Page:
The pound US dollar exchange rate rallied over 1% on Friday, hitting a high of US$1.3215. However, the late rally in sterling was insufficient to help the pound into positive territory across the week. The pound traded 0.46% lower versus the dollar across the week.
|What do these figures mean?|
When measuring the value of a pair of currencies, one set equals 1 unit and the other shows the current equivalent. As the market moves, the amount will vary from minute to minute.
For example, it could be written: 1 GBP = 1.28934 USD
Here, £1 is equivalent to approximately $1.29. This specifically measures the pound’s worth against the dollar. If the US dollar amount increases in this pairing, it’s positive for the pound.
Or, if you were looking at it the other way around: 1 USD = 0.77786 GBP
In this example, $1 is equivalent to approximately £0.78. This measures the US dollar’s worth versus the British pound. If the sterling number gets larger, it’s good news for the dollar.
The pound was dragged lower last week by Brexit concerns. As the EU Summit met, the Irish Prime Minister highlighted the lack of progress on key issues. With many uncertainties remaining, the UK appears to be on course for a no deal Brexit. This could be the worst case scenario for UK businesses and therefore the UK economy and the pound.
|Why is a “soft” Brexit better for sterling than a “hard” Brexit?|
|A soft Brexit implies anything less than UK’s complete withdrawal from the EU. For example, it could mean the UK retains some form of membership to the European Union single market in exchange for some free movement of people, i.e. immigration. This is considered more positive than a “hard” Brexit, which is a full severance from the EU. The reason “soft” is considered more pound-friendly is because the economic impact would be lower. If there is less negative impact on the economy, foreign investors will continue to invest in the UK. As investment requires local currency, this increased demand for the pound then boosts its value.|
The Irish border issue remains unresolved. So far any solution proposed by UK Prime Minister Theresa May, which could be viable for the EU,, is not acceptable to the Irish DUP party, whose support Theresa May needs to run her government.
In addition to Brexit woes, investors also digested a more cautious sounding news Bank of England policy maker Jonathan Haskel , who will replace known hawk Ian McCafferty. This lowers the possibility of a rate rise in August, which weighed on demand for the pound.
|Why do raised interest rates boost a currency’s value?|
|Interest rates are key to understanding exchange rate movements. Those who have large sums of money to invest want the highest return on their investments. Higher interest rate environments tend to offer higher yields. So, if the interest rate or at least the interest rate expectation of a country is relatively higher compared to another, then it attracts more foreign capital investment. Large corporations and investors need local currency to invest. More local currency used then boosts the demand of that currency, pushing the value higher.|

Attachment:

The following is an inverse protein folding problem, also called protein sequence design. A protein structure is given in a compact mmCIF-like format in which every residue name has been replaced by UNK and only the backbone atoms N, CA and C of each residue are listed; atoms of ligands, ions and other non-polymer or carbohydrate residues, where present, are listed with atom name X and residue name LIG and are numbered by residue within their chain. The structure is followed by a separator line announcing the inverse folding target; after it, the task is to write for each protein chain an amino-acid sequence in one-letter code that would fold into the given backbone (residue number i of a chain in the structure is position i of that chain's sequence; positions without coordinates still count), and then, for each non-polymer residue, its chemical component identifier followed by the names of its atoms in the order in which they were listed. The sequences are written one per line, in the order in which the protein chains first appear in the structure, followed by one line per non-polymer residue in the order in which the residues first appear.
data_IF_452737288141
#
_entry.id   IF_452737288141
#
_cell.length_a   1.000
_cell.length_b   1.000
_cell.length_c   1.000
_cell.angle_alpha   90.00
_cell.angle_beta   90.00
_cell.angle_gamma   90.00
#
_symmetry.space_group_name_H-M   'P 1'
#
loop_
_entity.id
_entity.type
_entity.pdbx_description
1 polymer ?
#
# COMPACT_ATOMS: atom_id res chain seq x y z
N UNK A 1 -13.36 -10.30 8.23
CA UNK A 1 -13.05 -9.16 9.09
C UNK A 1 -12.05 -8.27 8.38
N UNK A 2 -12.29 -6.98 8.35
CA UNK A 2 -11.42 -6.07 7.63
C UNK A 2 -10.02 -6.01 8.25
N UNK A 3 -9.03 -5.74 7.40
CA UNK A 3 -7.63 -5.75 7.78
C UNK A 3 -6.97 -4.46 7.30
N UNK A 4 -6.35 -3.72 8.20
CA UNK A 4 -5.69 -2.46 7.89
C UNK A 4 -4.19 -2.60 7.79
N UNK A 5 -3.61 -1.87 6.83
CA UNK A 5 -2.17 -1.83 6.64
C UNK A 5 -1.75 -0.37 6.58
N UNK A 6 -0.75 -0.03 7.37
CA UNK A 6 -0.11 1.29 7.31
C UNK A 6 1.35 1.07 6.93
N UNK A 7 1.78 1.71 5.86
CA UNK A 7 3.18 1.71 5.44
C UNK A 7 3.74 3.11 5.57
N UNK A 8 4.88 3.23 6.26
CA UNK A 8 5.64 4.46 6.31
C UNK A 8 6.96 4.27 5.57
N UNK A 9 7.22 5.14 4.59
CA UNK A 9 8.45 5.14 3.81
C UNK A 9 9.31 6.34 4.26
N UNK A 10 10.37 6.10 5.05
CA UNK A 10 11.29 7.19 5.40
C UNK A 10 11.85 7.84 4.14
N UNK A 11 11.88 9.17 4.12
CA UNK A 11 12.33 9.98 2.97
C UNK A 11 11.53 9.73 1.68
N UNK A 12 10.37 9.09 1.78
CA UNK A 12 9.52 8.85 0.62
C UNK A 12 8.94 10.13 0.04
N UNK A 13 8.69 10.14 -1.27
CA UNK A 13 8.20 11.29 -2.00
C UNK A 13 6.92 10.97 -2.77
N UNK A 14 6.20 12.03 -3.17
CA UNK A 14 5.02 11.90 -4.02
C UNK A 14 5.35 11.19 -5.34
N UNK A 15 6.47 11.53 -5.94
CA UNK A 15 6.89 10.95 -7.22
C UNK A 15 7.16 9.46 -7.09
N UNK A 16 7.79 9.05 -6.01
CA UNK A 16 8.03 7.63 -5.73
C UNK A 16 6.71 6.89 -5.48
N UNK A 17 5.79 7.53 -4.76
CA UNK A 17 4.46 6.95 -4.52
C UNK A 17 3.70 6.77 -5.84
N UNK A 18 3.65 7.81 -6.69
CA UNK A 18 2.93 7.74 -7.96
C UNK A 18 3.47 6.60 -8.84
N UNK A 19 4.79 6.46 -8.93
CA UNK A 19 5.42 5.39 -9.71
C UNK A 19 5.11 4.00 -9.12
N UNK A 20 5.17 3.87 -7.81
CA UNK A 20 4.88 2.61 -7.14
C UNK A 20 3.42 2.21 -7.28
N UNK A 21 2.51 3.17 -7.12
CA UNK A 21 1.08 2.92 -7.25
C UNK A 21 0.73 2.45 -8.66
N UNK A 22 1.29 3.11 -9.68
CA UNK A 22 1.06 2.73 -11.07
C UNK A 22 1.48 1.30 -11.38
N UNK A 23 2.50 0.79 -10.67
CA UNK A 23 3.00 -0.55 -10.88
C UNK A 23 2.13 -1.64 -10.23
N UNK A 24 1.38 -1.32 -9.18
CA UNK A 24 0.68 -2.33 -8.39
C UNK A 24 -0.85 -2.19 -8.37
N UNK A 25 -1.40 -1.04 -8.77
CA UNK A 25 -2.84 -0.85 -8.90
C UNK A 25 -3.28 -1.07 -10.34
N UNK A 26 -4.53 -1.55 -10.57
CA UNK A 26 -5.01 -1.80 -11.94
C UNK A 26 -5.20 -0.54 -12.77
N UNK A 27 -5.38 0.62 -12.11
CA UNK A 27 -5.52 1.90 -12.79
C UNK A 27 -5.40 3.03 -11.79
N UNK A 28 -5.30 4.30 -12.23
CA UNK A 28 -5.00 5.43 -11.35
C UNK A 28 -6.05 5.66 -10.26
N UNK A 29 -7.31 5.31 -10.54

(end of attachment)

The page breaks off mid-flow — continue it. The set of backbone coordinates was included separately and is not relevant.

In the absence of fresh Brexit headlines, market participants will look towards purchasing managers index survey (pmi). Manufacturing pmi will be released today, any signs that the sector is buckling under Brexit uncertainties could bring the pound lower.
Trade War fears have been driving the US dollar across the past week. As friction ramps up between the US and China and the US and the EU the dollar first rallied, then dropped. Analysts are expecting this new week to be a busy one for the dollar. Firstly, trade war fears will be back in focus after the EU threatens retaliation in the region of €300 tariffs on US imports, should Trump follow through with his threats on tariffs on EU cars and companies in Iran. Leaders in Brussels also warned of a growing likelihood of a trade war should Trump continue.
From China, the news over the weekend was also concerning. The Chinese renminbi suffered its worst month ever, sparking fears that China could be starting a currency war in response to the US trade war. This could be very dangerous ground for both currencies.
This publication is provided for general information purposes only and is not intended to cover every aspect of the topics with which it deals. It is not intended to amount to advice on which you should rely. You must obtain professional or specialist advice before taking, or refraining from, any action on the basis of the content in this publication. The information in this publication does not constitute legal, tax or other professional advice from TransferWise Inc., Currency Live or its affiliates. Prior results do not guarantee a similar outcome. We make no representations, warranties or guarantees, whether express or implied, that the content in the publication is accurate, complete or up to date. Consult our risk warning page for more details.
This article was initially published on TransferWise.com from the same author. The content at Currency Live is the sole opinion of the authors and in no way reflects the views of TransferWise Inc.